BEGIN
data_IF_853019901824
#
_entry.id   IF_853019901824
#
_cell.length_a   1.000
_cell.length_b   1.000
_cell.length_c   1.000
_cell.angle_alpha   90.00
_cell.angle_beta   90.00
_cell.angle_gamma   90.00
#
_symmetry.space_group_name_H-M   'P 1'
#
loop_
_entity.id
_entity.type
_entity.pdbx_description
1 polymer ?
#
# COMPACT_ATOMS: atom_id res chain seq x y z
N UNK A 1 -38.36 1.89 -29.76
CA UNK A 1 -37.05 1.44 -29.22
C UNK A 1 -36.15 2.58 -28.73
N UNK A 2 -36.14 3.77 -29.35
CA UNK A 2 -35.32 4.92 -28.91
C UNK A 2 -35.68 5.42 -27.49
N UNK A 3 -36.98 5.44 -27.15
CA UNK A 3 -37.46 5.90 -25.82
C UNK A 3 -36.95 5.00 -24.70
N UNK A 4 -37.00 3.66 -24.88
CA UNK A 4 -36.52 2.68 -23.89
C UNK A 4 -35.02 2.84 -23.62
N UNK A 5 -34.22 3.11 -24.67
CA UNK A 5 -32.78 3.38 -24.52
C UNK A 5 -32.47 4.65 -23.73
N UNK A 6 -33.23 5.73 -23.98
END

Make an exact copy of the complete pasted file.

data_IF_853019901824
#
_entry.id   IF_853019901824
#
_cell.length_a   1.000
_cell.length_b   1.000
_cell.length_c   1.000
_cell.angle_alpha   90.00
_cell.angle_beta   90.00
_cell.angle_gamma   90.00
#
_symmetry.space_group_name_H-M   'P 1'
#
loop_
_entity.id
_entity.type
_entity.pdbx_description
1 polymer ?
#
# COMPACT_ATOMS: atom_id res chain seq x y z
N UNK A 1 -38.36 1.89 -29.76
CA UNK A 1 -37.05 1.44 -29.22
C UNK A 1 -36.15 2.58 -28.73
N UNK A 2 -36.14 3.77 -29.35
CA UNK A 2 -35.32 4.92 -28.91
C UNK A 2 -35.68 5.42 -27.49
N UNK A 3 -36.98 5.44 -27.15
CA UNK A 3 -37.46 5.90 -25.82
C UNK A 3 -36.95 5.00 -24.70
N UNK A 4 -37.00 3.66 -24.88
CA UNK A 4 -36.52 2.68 -23.89
C UNK A 4 -35.02 2.84 -23.62
N UNK A 5 -34.22 3.11 -24.67
CA UNK A 5 -32.78 3.38 -24.52
C UNK A 5 -32.47 4.65 -23.73
N UNK A 6 -33.23 5.73 -23.98